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28.02.2018

Not to be underestimated!

Early this year, at the beginning of January, I finally - on my fourth attempt - did the first ascent of the "Sagzahn-Verschneidung" ("Sagzahn Corner"). On my first attempt five years ago, I already thought that I wouldn't lead those pitches again, now I've done it four times in total.

Every regular visitor on my homepage has probably come across the name Sagwand. Where else than in the Vals Valley do you find such a collection of big, truly alpine mountains near Innsbruck? The Olperer with its north face, the Fußstein with its north ridge, the Schrammacher with its over 3000 feet high north face – the "Tyrolean Eiger" so to speak - and last but not least, the Sagwand. Several classic climbs went up the face before Andi Orgler re-discovered it and climbed some impressive lines in the 1980es. In August 2008, I climbed one of my first alpine first ascents there, "Desperation of the North Face" with Jorg Verhoeven. I appreciate the Sagwand a lot, and have climbed there often, many times alone. It's a wild, repulsive wall. Especially in winter, when it transforms in an even wilder, more demanding face.

In winter, the Vals Valley is one of the coldest places in all of Tyrol. That is an obvious advantage: The frost glues the rock together, before it becomes chossy in summer. In the last years, I only climbed there in winter. In early 2013, I managed the first winter ascent of the "Schiefer Riss" ("Diagonal Crack") with Hansjörg Auer and Peter Ortner. It was one of the hardest endeavours each of us had ever undertaken, with temperatures below -20ºC - Hansjörg still considers it the hardest bivy that he has endured in the Alps.

It was around that time that I saw the corner between Schrammacher and Sagwand, an obvious and beautiful line that leads up a snowfield, before following a white trace through a steep rock face for over 200 meters. After that, the terrain eases a little and leads to the summit of Sagzahn from the back side. On my first attempt, I was with a friend from school, but I soon realized that I had underestimated the difficulties from afar. We only managed three pitches, about a third of the steep part. Two years later, I returned with a friend from East Tyrol. The first 200 meters turned out to be full-on mixed climbing. Uli and I managed everything and reached the end of the difficulties, when it unfortunately became dark. For safety reasons, we rappelled.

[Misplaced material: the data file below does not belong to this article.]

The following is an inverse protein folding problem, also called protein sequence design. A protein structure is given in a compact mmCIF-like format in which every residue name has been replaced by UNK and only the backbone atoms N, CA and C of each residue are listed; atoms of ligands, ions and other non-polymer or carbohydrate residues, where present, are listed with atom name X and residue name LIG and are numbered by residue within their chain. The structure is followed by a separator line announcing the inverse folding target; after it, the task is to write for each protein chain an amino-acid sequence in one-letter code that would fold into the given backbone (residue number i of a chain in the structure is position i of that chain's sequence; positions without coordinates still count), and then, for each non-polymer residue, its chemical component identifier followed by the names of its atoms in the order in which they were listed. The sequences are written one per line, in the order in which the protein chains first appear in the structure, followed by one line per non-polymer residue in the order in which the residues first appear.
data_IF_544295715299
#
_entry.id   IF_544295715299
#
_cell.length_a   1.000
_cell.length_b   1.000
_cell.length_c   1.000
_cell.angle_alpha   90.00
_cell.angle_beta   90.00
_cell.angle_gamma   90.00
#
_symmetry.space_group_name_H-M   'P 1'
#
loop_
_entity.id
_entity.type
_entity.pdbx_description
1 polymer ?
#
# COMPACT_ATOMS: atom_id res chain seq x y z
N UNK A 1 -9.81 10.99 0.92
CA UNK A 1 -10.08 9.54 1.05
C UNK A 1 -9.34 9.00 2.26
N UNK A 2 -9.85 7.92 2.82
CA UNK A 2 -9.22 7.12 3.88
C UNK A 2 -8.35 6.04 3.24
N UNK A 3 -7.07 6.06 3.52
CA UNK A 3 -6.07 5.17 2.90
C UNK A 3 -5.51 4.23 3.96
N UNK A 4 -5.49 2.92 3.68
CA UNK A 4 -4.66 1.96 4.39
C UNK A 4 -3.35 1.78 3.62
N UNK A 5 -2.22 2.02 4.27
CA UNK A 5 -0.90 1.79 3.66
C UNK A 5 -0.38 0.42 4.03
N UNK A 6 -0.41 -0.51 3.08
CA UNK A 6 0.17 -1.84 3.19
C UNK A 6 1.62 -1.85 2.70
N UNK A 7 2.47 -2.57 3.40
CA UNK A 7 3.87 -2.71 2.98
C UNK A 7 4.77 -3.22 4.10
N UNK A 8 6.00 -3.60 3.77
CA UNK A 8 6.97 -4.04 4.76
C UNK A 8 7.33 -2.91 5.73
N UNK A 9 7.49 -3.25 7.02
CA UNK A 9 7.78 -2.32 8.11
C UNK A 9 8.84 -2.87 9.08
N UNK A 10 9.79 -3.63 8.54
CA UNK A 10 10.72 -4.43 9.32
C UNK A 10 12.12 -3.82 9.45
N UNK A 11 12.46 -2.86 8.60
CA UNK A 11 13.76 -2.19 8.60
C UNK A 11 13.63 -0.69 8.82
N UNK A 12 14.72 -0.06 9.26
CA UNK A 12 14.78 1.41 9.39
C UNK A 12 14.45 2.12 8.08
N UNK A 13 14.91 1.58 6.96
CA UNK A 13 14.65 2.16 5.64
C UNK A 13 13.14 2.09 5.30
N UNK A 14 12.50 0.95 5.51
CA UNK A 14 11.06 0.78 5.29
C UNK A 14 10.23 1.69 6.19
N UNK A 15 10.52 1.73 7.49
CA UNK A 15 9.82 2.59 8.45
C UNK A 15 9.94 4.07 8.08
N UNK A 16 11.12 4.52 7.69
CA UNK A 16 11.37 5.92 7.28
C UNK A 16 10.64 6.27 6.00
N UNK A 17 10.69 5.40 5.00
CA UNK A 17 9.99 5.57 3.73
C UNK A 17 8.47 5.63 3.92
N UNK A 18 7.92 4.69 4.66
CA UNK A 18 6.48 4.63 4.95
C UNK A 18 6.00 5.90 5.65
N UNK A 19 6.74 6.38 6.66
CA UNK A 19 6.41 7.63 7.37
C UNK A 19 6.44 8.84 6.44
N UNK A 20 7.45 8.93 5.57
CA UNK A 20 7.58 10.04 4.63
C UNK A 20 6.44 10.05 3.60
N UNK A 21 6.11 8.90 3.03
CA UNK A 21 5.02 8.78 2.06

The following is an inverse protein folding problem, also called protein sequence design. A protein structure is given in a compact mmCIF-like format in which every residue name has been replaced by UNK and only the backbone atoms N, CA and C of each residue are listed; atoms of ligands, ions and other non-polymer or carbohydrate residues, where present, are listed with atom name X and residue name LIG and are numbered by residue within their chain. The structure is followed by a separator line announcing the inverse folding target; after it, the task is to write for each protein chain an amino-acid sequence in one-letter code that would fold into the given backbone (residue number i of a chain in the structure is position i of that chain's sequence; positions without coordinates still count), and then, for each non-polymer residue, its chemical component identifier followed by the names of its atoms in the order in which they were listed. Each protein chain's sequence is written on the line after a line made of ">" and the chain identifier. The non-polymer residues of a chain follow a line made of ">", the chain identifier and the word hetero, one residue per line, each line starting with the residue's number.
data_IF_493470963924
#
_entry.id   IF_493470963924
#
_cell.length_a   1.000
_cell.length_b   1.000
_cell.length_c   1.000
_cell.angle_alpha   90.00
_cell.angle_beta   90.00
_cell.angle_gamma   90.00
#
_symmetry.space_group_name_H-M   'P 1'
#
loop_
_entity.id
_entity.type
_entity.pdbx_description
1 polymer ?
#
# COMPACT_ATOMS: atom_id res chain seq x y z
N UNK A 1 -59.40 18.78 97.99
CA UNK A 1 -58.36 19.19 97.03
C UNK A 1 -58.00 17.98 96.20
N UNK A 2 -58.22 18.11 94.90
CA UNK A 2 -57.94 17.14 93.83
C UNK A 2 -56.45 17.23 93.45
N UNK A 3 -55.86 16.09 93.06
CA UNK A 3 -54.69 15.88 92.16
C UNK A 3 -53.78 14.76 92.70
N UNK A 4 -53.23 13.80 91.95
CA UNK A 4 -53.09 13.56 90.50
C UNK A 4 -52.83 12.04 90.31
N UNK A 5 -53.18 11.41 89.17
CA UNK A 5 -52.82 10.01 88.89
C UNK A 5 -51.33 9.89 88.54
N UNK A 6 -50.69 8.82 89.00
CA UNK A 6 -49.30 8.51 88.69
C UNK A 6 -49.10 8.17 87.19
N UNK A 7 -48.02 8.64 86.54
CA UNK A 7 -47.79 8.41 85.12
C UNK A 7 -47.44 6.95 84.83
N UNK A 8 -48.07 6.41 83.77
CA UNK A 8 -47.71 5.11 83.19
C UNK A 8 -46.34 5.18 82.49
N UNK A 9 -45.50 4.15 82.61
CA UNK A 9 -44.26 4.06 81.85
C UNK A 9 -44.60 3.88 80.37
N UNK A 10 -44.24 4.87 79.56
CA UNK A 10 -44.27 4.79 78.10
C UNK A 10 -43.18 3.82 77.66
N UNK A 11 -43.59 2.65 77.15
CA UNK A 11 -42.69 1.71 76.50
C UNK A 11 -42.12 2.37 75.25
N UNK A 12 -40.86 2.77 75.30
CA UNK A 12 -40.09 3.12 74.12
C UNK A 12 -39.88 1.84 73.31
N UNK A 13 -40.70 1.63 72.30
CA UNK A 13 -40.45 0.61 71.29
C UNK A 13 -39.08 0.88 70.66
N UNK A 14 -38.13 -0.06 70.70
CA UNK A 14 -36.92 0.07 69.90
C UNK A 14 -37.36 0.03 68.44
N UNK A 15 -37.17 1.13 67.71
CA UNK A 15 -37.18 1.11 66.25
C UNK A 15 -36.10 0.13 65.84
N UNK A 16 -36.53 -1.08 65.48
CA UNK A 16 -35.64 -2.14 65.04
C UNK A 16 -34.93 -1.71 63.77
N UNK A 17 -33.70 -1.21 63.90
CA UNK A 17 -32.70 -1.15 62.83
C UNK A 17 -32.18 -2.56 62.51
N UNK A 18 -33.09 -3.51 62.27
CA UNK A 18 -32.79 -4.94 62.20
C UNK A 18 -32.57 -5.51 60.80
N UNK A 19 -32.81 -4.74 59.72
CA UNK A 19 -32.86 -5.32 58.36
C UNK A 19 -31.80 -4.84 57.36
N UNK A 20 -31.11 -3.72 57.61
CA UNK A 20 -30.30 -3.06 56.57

Two weeks later, we were back at the base, this time at night. We slept below the wall to get an early enough start for a daylight descent. However, luck was not on our side: a chunk of ice fell on Uli's head. He was so haggard that we had to bail once again.

David Lama Biwak im Valsertal in Tirol

Since then, nothing had happened. Every winter, I was hopeful, but conditions were never good. This year, everything came together on one of the first days of January. I headed up together with Peter Mühlburger – Uli didn't want to join again. I wanted to finally finish this first ascent. To be safe, we skied to the base the previous evening, with huge backpacks. After a night in the tent we got an early start. In an hour and a half, we climbed up the snow field and roped up.

Peter led the first pitch; the next two, the hardest of the climb, were my part. The less-than-ideal rock and the wintery conditions made getting adequate protection tricky. While the second pitch led up a corner, the third traversed out right, over a roof and then onto thin ice. I moved precariously to the right and cautiously searched for spots where I could get traction with my crampons, all while removing snow blobs, making sure they wouldn't take me down with them. Twice, a foothold broke - it spooked me every time, and I saw myself falling already.

I aided the roof, because everything else would have been too dangerous. In this terrain, with this protection, and crampons on your feet, falling is not really the best option, even if it would have been steep enough.

It was exactly the way I like it. Really hard alpinism, where you have to use all your tools to get up.

Once I had passed the roof, half a hold suddenly broke. After a huge moment of fright, I had to take a deep breath. I barely managed to hold on.

After six pitches, with numerous demanding sections that I only got through by aiding, we had overcome the steepest part of the wall. It was the same distance to the summit, through a snow gully with several steep bits, but the terrain was easier and we were making good progress. By the time we reached the summit though, it was 5 pm. After rappelling and skiing back to the car, we were in Innsbruck at around 11 pm. The aid climbing - Peter and I agreed on the rating M6/A2 - requires a lot of time. In any case, the "Sagzahn-Verschneidung" is among the hardest lines that I have climbed on the Sagwand.

David Lama und Peter Mühlburger Biwak im Valsertal in Tirol

 Of course, I would be happy if the route got a repeat ascent, but I am not really counting on it - it is extremely rare that someone repeats anything but the classics in the Vals Valley. The "Sagzahn-Verschneidung" is of great personal value to me: I have looked at it for such a long time, it took me several attempts to get it done, and every time, I underestimated the climb. Now, the first ascent is finally finished;

I don't have to lead any of those pitches again and can gaze at the route with a deep sense of satisfaction.

MANAGEMENTFlorian KlinglerSchillerstraße 13
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